Those two words would be the centerpiece of a campaign launched by the late Southern Baptist minister Jerry Falwell following President George W. Bush’s reelection, with hopes of turning out support among evangelicals again in 2008. The subtext was clear: for Falwell, “Christian” meant “Republican.”
In private conversations, Falwell was more direct about his intentions over the years, reportedly saying during the Clinton administration, “We need to do a better job telling people what will happen if liberal Democrats remain in control of the White House.”
As the founder of the Moral Majority, Falwell had endorsed Presidents Ronald Reagan, George Bush and George W. Bush in their respective campaigns. For all his positive contributions to the faith, he worked until his passing in 2007 to convince Christians of their duty to support conservative candidates who would satisfy evangelicals’ concerns on a narrow set of priorities – like promoting prayer in public schools – while saying little on issues of poverty, compassionate immigration reform, racial reconciliation, and the like.
Southern Baptist Convention (SBC) leaders have done important work in the years since to disentangle themselves from an alliance with a single political party. The convention’s public policy arm, the Ethics and Religious Liberty Commission, has advocated on subjects ranging from criminal justice reform, to accountability for predatory payday lenders, to legal protections for the unborn.
More recently, SBC President J.D. Greear, a North Carolina pastor, criticized his own denomination for receiving an address at its annual meeting from Vice President Mike Pence, saying it sent “a terribly mixed signal” and adding that “commissioned missionaries, not political platforms, are what we do.”
In 2018, however, what’s old is new again and the same forces that all but flat out told us Jesus Christ was a registered Republican are back. This time, however, the shoe is on the other foot.
Organizations like Vote Common Good have emerged in the runup to the midterm elections with a clear mission: urge Christians to vote for Democratic candidates up and down the ballot.
“We want to dislodge control of Congress from the Republican Party,” reads the advocacy organization’s website, offering a list of Bible verses to support its mission.
Even Falwell was less brazen in publicly describing his aim.
“By all means let us vote for the common good, but let’s also rely on a higher power than a special interest group to guide that decision.”
Vote Common Good is now crisscrossing the country with progressive Christian leaders like Brian McClaren and John Pavlovitz in tow, urging voters to “put our faith into public action” by opposing the GOP. Its executive director, Doug Pagitt, calls the group’s electioneering “a revival.” He’s right.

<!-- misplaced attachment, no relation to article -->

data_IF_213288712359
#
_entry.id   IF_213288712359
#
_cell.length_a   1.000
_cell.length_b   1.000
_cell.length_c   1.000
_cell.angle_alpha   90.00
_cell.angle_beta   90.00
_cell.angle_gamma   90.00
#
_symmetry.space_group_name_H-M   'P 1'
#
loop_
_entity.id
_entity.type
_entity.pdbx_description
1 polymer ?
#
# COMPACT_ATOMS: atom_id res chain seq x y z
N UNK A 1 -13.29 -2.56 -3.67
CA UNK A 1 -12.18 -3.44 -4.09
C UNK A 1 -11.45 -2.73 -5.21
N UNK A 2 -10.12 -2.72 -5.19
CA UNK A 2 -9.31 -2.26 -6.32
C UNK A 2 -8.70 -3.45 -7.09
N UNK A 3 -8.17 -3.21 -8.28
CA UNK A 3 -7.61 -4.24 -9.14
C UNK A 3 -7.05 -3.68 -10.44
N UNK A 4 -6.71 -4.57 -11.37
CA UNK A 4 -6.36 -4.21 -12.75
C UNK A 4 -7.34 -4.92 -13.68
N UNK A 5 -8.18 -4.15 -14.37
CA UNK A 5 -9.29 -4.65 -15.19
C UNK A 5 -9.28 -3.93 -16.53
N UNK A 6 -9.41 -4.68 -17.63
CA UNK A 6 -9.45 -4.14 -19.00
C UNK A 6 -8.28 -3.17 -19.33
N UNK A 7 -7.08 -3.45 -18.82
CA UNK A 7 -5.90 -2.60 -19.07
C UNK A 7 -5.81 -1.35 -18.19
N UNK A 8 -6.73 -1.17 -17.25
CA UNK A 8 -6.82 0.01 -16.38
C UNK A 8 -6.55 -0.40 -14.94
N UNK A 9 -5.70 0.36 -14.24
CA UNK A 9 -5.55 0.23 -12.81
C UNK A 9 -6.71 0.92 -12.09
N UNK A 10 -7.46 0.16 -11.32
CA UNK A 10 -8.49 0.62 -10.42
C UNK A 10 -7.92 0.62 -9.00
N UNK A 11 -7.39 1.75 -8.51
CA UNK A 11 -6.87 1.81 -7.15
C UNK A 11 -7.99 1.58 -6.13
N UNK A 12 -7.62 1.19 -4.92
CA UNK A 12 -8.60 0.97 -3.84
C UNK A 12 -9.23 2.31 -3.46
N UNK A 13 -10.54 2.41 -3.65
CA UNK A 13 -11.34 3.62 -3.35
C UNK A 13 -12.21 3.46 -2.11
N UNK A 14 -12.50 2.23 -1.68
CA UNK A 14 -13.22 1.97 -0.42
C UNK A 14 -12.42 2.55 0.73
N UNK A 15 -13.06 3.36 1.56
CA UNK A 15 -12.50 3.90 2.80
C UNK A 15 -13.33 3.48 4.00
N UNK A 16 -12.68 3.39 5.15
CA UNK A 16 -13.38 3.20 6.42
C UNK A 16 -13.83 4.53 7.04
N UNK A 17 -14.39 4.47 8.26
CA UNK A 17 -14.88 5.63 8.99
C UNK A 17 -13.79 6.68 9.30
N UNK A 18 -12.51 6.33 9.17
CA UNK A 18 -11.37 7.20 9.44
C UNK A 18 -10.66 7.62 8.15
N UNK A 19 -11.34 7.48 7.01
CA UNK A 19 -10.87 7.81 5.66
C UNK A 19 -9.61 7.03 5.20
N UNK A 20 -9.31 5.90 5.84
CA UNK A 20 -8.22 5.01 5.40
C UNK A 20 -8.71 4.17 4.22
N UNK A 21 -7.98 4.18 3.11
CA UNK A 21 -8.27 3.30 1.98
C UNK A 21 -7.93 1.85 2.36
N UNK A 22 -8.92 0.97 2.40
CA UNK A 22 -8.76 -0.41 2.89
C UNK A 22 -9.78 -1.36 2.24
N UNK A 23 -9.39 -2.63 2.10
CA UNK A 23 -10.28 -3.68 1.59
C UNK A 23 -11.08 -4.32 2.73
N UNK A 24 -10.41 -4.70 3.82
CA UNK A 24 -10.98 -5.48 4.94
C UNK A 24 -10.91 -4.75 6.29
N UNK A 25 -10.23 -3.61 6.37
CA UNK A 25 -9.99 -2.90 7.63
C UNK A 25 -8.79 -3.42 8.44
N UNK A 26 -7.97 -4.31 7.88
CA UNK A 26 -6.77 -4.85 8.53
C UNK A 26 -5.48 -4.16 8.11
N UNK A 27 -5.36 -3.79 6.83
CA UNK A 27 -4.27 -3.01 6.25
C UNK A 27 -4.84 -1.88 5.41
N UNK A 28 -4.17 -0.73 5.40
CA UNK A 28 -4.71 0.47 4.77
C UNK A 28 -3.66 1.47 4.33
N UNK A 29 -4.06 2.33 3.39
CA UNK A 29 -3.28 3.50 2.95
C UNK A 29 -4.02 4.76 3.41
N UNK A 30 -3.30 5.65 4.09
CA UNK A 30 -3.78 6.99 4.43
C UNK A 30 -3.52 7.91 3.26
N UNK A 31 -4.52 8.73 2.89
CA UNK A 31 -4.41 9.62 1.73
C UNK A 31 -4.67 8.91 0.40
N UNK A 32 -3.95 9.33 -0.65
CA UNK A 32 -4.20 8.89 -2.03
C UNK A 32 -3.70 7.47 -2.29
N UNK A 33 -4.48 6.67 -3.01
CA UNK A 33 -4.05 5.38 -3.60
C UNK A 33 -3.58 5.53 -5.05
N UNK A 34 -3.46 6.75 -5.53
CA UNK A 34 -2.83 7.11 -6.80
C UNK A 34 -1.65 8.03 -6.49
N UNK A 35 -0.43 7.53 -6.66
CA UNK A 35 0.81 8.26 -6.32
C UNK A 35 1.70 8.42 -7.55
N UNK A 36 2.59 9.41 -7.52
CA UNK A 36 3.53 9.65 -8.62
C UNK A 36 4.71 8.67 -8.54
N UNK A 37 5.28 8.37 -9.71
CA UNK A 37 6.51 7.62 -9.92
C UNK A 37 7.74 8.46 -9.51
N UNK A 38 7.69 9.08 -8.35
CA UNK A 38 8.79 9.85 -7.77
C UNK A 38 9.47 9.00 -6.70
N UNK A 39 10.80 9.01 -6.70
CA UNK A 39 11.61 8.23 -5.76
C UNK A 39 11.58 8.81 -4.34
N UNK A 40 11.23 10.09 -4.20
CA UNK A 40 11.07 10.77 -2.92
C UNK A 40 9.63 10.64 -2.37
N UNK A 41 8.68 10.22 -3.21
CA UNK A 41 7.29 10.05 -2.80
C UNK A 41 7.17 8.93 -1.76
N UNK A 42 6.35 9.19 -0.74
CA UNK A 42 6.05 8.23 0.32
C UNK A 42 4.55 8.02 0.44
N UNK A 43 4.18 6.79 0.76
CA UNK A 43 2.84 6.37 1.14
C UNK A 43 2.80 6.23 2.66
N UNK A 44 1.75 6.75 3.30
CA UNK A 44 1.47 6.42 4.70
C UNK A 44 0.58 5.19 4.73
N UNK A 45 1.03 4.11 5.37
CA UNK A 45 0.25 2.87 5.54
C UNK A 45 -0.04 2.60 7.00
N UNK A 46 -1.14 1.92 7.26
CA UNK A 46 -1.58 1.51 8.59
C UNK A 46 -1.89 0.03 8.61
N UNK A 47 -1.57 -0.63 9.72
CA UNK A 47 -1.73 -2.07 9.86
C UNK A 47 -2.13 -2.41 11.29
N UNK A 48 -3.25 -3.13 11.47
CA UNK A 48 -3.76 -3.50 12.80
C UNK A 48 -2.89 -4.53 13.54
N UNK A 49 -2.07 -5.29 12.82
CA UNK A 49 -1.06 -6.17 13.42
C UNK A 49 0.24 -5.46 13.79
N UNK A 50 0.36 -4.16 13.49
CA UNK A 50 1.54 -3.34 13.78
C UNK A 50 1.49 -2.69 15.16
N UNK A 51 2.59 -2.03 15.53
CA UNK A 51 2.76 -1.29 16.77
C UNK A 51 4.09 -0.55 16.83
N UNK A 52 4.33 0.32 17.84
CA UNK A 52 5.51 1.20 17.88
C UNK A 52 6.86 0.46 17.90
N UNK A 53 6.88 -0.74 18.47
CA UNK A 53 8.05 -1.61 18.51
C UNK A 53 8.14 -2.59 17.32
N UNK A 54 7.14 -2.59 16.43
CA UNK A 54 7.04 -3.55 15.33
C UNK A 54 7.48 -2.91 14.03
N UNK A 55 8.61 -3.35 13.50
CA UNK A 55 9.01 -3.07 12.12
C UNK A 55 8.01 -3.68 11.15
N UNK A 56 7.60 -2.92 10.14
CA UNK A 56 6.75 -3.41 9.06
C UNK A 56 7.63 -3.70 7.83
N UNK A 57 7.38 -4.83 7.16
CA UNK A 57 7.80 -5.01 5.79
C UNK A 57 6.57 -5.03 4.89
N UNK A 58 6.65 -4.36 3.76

This is a revival of the political tribalism that has gripped our churches for too long, of using the gospel message to achieve a secular political goal, and of trying – against all evidence – to convince ourselves that either party has earned the unreserved support of the faithful.
While Vote Common Good offers an uplifting message at first glance, its mission encourages us to write off an entire political party – 63 million people if we’re using the results of the 2016 Presidential election – the merits of each individual candidate notwithstanding.
Among the candidates on the ballot this November that Vote Common Good would seemingly reject are leaders like Congresswoman Cathy McMorris-Rodgers (R-WA) – a champion for the disabilities community who has stood up to President Trump on everything from his incendiary rhetoric to his troubling tariffs policy.
McMorris-Rodgers is the founder of the bipartisan Congressional Down Syndrome Caucus, a mission that is inspired by her young son’s journey with the disease, and has worked to find common ground with colleagues and constituents who disagree with her positions, hosting regular “unity dinners” in her Eastern Washington district.
Another Republican in a hotly contested race that Vote Common Good would have its followers to oppose: Congresswoman Ann Wagner (R-MO). She is the author of bipartisan legislation recently signed into law by President Trump to shut down the infamous sex-trafficking website Backpage.com. Earlier this year, she called on a leader of her own party to step aside amid credible allegations of sexual misconduct.
What about Congressman Carlos Curbelo (R-FL), rated the fourth most bipartisan member of the House of Representatives according to the respected Lugar Center?
Or Congresswoman Mia Love (R-UT), who previously drew praise – and a $1,000 contribution – from a Democratic Congressman and, as a proud Haitian American, is part of a growing but still-too-small contingency of people of color in the 115th Congress?
When you judge candidates as individuals – as thoughtful citizens do – rather than solely by the letter that denotes their party affiliation, the reckless arguments made by Vote Common Good and others like it, on both sides of the aisle, start to fall apart.
Finally, if Vote Common Good wishes to solely support Democratic candidates, that’s its prerogative – goodness knows there are enough conservative special interest groups who do the same – but its members should recognize the flaws that exist in their party of choice, most notably its disappointing stance on the fundamental right to life, and use their influence to force an honest conversation about a better way forward.
The folly of these organizations – whether it’s Vote Common Good on the left or the Moral Majority on the right – is this: They attempt to shoehorn faith into the mold of a political party, instead of letting our faith be the mold through which we reach our political decisions.
This November, by all means let us vote for the common good, but let’s also rely on a higher power than a special interest group (or this opinion article) to guide that decision.